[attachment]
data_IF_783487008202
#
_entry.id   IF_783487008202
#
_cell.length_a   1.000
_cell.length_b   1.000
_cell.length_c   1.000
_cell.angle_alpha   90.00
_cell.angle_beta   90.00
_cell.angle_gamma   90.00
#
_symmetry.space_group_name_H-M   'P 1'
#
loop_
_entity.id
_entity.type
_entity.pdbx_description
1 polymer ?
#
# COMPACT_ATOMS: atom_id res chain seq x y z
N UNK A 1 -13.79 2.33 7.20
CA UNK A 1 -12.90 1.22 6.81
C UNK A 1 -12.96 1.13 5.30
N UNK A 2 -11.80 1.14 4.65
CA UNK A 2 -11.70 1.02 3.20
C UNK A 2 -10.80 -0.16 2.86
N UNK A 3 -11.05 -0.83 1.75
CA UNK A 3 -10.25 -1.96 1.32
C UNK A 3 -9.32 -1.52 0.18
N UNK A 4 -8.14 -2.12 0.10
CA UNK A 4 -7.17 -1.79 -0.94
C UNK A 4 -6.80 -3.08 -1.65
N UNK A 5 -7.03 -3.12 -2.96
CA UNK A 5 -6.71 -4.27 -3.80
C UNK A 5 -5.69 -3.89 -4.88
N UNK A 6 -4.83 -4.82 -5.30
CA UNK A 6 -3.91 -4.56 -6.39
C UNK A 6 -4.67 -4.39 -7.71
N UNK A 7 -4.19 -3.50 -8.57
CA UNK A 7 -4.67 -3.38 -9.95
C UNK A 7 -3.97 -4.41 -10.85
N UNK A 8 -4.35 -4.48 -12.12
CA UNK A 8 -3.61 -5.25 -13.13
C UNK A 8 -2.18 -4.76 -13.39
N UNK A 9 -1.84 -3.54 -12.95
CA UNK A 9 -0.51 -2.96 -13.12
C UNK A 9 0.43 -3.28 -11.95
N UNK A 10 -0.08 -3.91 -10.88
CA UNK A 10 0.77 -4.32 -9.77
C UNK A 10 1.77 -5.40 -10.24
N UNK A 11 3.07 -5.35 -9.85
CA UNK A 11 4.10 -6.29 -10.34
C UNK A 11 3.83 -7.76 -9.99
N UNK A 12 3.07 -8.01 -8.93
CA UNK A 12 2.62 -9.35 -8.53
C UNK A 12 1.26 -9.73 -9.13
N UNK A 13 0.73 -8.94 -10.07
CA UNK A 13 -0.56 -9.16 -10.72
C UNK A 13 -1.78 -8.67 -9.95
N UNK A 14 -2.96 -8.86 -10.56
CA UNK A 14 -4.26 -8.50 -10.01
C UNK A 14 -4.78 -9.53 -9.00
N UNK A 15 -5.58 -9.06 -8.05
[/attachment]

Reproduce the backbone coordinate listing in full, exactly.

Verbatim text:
data_IF_783487008202
#
_entry.id   IF_783487008202
#
_cell.length_a   1.000
_cell.length_b   1.000
_cell.length_c   1.000
_cell.angle_alpha   90.00
_cell.angle_beta   90.00
_cell.angle_gamma   90.00
#
_symmetry.space_group_name_H-M   'P 1'
#
loop_
_entity.id
_entity.type
_entity.pdbx_description
1 polymer ?
#
# COMPACT_ATOMS: atom_id res chain seq x y z
N UNK A 1 -13.79 2.33 7.20
CA UNK A 1 -12.90 1.22 6.81
C UNK A 1 -12.96 1.13 5.30
N UNK A 2 -11.80 1.14 4.65
CA UNK A 2 -11.70 1.02 3.20
C UNK A 2 -10.80 -0.16 2.86
N UNK A 3 -11.05 -0.83 1.75
CA UNK A 3 -10.25 -1.96 1.32
C UNK A 3 -9.32 -1.52 0.18
N UNK A 4 -8.14 -2.12 0.10
CA UNK A 4 -7.17 -1.79 -0.94
C UNK A 4 -6.80 -3.08 -1.65
N UNK A 5 -7.03 -3.12 -2.96
CA UNK A 5 -6.71 -4.27 -3.80
C UNK A 5 -5.69 -3.89 -4.88
N UNK A 6 -4.83 -4.82 -5.30
CA UNK A 6 -3.91 -4.56 -6.39
C UNK A 6 -4.67 -4.39 -7.71
N UNK A 7 -4.19 -3.50 -8.57
CA UNK A 7 -4.67 -3.38 -9.95
C UNK A 7 -3.97 -4.41 -10.85
N UNK A 8 -4.35 -4.48 -12.12
CA UNK A 8 -3.61 -5.25 -13.13
C UNK A 8 -2.18 -4.76 -13.39
N UNK A 9 -1.84 -3.54 -12.95
CA UNK A 9 -0.51 -2.96 -13.12
C UNK A 9 0.43 -3.28 -11.95
N UNK A 10 -0.08 -3.91 -10.88
CA UNK A 10 0.77 -4.32 -9.77
C UNK A 10 1.77 -5.40 -10.24
N UNK A 11 3.07 -5.35 -9.85
CA UNK A 11 4.10 -6.29 -10.34
C UNK A 11 3.83 -7.76 -9.99
N UNK A 12 3.07 -8.01 -8.93
CA UNK A 12 2.62 -9.35 -8.53
C UNK A 12 1.26 -9.73 -9.13
N UNK A 13 0.73 -8.94 -10.07
CA UNK A 13 -0.56 -9.16 -10.72
C UNK A 13 -1.78 -8.67 -9.95
N UNK A 14 -2.96 -8.86 -10.56
CA UNK A 14 -4.26 -8.50 -10.01
C UNK A 14 -4.78 -9.53 -9.00
N UNK A 15 -5.58 -9.06 -8.05